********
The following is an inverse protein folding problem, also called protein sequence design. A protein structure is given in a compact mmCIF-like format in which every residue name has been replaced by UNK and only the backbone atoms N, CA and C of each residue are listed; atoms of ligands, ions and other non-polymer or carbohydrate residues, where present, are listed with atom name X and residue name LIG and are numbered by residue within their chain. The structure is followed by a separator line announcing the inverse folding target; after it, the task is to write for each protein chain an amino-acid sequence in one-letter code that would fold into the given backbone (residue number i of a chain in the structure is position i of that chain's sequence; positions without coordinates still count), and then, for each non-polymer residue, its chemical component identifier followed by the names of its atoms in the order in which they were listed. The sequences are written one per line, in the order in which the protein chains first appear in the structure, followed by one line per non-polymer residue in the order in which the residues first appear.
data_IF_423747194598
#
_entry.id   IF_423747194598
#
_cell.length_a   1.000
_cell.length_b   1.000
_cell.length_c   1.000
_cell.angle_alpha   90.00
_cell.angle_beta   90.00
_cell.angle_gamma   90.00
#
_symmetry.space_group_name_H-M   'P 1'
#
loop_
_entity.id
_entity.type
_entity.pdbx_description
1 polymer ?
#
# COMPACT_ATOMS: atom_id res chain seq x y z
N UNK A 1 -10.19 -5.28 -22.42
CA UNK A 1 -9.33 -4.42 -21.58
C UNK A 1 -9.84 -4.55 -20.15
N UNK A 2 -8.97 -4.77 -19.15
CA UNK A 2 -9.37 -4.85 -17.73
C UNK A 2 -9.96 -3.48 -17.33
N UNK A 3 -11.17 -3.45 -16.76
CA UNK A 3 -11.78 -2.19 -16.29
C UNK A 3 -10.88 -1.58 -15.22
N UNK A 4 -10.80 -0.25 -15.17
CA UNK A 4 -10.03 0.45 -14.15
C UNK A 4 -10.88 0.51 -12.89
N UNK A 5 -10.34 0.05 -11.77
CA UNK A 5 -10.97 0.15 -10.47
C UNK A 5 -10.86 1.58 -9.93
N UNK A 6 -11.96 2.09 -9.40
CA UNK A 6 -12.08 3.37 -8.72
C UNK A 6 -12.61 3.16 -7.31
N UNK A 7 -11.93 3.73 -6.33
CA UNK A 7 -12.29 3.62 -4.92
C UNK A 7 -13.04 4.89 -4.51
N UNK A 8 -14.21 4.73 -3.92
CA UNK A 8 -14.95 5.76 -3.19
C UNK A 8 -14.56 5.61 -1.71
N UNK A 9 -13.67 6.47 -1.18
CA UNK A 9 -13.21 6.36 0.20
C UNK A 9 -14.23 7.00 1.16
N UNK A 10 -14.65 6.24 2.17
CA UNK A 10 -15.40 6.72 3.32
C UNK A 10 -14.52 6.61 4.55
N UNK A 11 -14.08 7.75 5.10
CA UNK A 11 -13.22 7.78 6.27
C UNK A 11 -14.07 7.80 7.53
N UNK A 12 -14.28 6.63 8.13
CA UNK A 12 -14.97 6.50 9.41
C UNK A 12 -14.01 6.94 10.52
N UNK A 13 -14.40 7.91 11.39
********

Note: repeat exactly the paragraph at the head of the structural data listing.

The following is an inverse protein folding problem, also called protein sequence design. A protein structure is given in a compact mmCIF-like format in which every residue name has been replaced by UNK and only the backbone atoms N, CA and C of each residue are listed; atoms of ligands, ions and other non-polymer or carbohydrate residues, where present, are listed with atom name X and residue name LIG and are numbered by residue within their chain. The structure is followed by a separator line announcing the inverse folding target; after it, the task is to write for each protein chain an amino-acid sequence in one-letter code that would fold into the given backbone (residue number i of a chain in the structure is position i of that chain's sequence; positions without coordinates still count), and then, for each non-polymer residue, its chemical component identifier followed by the names of its atoms in the order in which they were listed. The sequences are written one per line, in the order in which the protein chains first appear in the structure, followed by one line per non-polymer residue in the order in which the residues first appear.